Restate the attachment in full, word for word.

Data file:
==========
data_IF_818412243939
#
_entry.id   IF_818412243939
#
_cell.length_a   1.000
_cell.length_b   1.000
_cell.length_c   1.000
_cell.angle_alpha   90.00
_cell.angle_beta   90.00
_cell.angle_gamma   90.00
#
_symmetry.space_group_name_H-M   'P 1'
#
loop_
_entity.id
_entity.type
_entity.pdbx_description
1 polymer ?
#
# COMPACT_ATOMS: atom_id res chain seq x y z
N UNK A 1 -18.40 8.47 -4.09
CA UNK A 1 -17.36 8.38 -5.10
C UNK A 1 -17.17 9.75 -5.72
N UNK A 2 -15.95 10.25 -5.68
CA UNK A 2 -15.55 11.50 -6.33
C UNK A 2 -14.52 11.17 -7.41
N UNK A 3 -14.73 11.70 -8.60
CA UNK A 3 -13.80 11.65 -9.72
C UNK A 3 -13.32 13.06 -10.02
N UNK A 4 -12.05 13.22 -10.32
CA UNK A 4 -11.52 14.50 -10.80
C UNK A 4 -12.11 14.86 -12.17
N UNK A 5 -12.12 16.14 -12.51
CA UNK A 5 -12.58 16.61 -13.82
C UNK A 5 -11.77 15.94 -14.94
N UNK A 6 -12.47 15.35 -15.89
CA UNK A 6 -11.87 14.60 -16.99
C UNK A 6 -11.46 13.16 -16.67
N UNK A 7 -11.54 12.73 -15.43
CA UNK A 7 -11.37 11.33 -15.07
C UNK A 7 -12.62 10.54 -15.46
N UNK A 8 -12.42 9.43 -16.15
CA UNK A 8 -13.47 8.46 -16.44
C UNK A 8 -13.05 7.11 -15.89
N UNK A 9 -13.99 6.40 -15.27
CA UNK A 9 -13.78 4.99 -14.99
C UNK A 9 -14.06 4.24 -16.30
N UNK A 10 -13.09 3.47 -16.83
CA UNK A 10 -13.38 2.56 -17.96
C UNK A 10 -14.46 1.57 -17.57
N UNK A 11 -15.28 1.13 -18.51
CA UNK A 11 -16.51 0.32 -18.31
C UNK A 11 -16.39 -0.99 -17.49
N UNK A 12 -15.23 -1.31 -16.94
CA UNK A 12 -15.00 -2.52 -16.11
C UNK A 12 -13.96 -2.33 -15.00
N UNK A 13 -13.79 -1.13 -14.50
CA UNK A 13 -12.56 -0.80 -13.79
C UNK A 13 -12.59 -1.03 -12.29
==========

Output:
data_IF_818412243939
#
_entry.id   IF_818412243939
#
_cell.length_a   1.000
_cell.length_b   1.000
_cell.length_c   1.000
_cell.angle_alpha   90.00
_cell.angle_beta   90.00
_cell.angle_gamma   90.00
#
_symmetry.space_group_name_H-M   'P 1'
#
loop_
_entity.id
_entity.type
_entity.pdbx_description
1 polymer ?
#
# COMPACT_ATOMS: atom_id res chain seq x y z
N UNK A 1 -18.40 8.47 -4.09
CA UNK A 1 -17.36 8.38 -5.10
C UNK A 1 -17.17 9.75 -5.72
N UNK A 2 -15.95 10.25 -5.68
CA UNK A 2 -15.55 11.50 -6.33
C UNK A 2 -14.52 11.17 -7.41
N UNK A 3 -14.73 11.70 -8.60
CA UNK A 3 -13.80 11.65 -9.72
C UNK A 3 -13.32 13.06 -10.02
N UNK A 4 -12.05 13.22 -10.32
CA UNK A 4 -11.52 14.50 -10.80
C UNK A 4 -12.11 14.86 -12.17
N UNK A 5 -12.12 16.14 -12.51
CA UNK A 5 -12.58 16.61 -13.82
C UNK A 5 -11.77 15.94 -14.94
N UNK A 6 -12.47 15.35 -15.89
CA UNK A 6 -11.87 14.60 -16.99
C UNK A 6 -11.46 13.16 -16.67
N UNK A 7 -11.54 12.73 -15.43
CA UNK A 7 -11.37 11.33 -15.07
C UNK A 7 -12.62 10.54 -15.46
N UNK A 8 -12.42 9.43 -16.15
CA UNK A 8 -13.47 8.46 -16.44
C UNK A 8 -13.05 7.11 -15.89
N UNK A 9 -13.99 6.40 -15.27
CA UNK A 9 -13.78 4.99 -14.99
C UNK A 9 -14.06 4.24 -16.30
N UNK A 10 -13.09 3.47 -16.83
CA UNK A 10 -13.38 2.56 -17.96
C UNK A 10 -14.46 1.57 -17.57
N UNK A 11 -15.28 1.13 -18.51
CA UNK A 11 -16.51 0.32 -18.31
C UNK A 11 -16.39 -0.99 -17.49
N UNK A 12 -15.23 -1.31 -16.94
CA UNK A 12 -15.00 -2.52 -16.11
C UNK A 12 -13.96 -2.33 -15.00
N UNK A 13 -13.79 -1.13 -14.50
CA UNK A 13 -12.56 -0.80 -13.79
C UNK A 13 -12.59 -1.03 -12.29